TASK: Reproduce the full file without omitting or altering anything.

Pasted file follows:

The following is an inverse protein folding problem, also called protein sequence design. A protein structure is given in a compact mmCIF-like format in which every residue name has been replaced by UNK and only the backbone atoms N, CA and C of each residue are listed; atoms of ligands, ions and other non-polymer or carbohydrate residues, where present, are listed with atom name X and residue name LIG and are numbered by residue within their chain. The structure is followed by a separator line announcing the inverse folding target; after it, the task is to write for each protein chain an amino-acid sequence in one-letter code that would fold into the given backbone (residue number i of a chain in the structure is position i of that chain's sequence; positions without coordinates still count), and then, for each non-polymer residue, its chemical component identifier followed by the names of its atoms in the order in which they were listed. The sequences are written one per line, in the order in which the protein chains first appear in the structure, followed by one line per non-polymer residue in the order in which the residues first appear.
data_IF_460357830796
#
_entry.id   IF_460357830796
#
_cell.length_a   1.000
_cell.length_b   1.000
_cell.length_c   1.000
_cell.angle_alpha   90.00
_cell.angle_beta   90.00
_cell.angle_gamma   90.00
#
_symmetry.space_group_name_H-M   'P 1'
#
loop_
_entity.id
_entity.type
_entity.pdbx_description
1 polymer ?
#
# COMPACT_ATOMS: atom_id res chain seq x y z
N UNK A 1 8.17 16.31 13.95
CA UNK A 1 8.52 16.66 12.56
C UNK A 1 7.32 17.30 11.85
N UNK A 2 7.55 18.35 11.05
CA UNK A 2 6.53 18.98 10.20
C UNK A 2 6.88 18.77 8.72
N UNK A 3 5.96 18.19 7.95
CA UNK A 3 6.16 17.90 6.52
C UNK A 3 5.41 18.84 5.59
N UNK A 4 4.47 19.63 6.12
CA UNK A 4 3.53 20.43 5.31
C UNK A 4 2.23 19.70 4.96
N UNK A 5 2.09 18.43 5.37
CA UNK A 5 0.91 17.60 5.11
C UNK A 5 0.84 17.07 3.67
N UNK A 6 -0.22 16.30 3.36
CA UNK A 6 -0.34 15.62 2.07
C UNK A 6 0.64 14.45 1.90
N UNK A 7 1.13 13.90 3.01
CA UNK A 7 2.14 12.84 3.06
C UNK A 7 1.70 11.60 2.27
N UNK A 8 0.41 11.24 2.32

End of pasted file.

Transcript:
The following is an inverse protein folding problem, also called protein sequence design. A protein structure is given in a compact mmCIF-like format in which every residue name has been replaced by UNK and only the backbone atoms N, CA and C of each residue are listed; atoms of ligands, ions and other non-polymer or carbohydrate residues, where present, are listed with atom name X and residue name LIG and are numbered by residue within their chain. The structure is followed by a separator line announcing the inverse folding target; after it, the task is to write for each protein chain an amino-acid sequence in one-letter code that would fold into the given backbone (residue number i of a chain in the structure is position i of that chain's sequence; positions without coordinates still count), and then, for each non-polymer residue, its chemical component identifier followed by the names of its atoms in the order in which they were listed. The sequences are written one per line, in the order in which the protein chains first appear in the structure, followed by one line per non-polymer residue in the order in which the residues first appear.
data_IF_460357830796
#
_entry.id   IF_460357830796
#
_cell.length_a   1.000
_cell.length_b   1.000
_cell.length_c   1.000
_cell.angle_alpha   90.00
_cell.angle_beta   90.00
_cell.angle_gamma   90.00
#
_symmetry.space_group_name_H-M   'P 1'
#
loop_
_entity.id
_entity.type
_entity.pdbx_description
1 polymer ?
#
# COMPACT_ATOMS: atom_id res chain seq x y z
N UNK A 1 8.17 16.31 13.95
CA UNK A 1 8.52 16.66 12.56
C UNK A 1 7.32 17.30 11.85
N UNK A 2 7.55 18.35 11.05
CA UNK A 2 6.53 18.98 10.20
C UNK A 2 6.88 18.77 8.72
N UNK A 3 5.96 18.19 7.95
CA UNK A 3 6.16 17.90 6.52
C UNK A 3 5.41 18.84 5.59
N UNK A 4 4.47 19.63 6.12
CA UNK A 4 3.53 20.43 5.31
C UNK A 4 2.23 19.70 4.96
N UNK A 5 2.09 18.43 5.37
CA UNK A 5 0.91 17.60 5.11
C UNK A 5 0.84 17.07 3.67
N UNK A 6 -0.22 16.30 3.36
CA UNK A 6 -0.34 15.62 2.07
C UNK A 6 0.64 14.45 1.90
N UNK A 7 1.13 13.90 3.01
CA UNK A 7 2.14 12.84 3.06
C UNK A 7 1.70 11.60 2.27
N UNK A 8 0.41 11.24 2.32